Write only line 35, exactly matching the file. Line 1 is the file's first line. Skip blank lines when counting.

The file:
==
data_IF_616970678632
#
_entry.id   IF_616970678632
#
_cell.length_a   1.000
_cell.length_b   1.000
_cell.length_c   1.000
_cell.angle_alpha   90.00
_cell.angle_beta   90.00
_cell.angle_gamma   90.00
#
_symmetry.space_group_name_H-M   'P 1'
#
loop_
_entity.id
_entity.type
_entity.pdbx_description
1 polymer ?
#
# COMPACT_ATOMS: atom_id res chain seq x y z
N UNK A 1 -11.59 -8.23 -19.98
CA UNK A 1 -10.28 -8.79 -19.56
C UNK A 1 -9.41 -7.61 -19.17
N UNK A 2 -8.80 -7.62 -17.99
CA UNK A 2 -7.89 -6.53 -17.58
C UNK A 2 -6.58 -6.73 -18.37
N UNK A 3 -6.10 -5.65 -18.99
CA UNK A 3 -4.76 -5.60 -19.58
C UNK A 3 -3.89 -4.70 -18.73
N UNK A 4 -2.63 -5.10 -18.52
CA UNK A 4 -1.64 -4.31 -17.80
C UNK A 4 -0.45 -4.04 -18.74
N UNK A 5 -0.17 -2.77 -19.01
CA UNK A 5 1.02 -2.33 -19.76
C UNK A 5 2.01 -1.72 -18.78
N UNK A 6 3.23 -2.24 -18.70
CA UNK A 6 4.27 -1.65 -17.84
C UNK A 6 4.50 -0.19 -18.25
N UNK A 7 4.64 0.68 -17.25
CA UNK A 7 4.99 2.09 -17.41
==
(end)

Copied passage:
C UNK A 5 2.01 -1.72 -18.78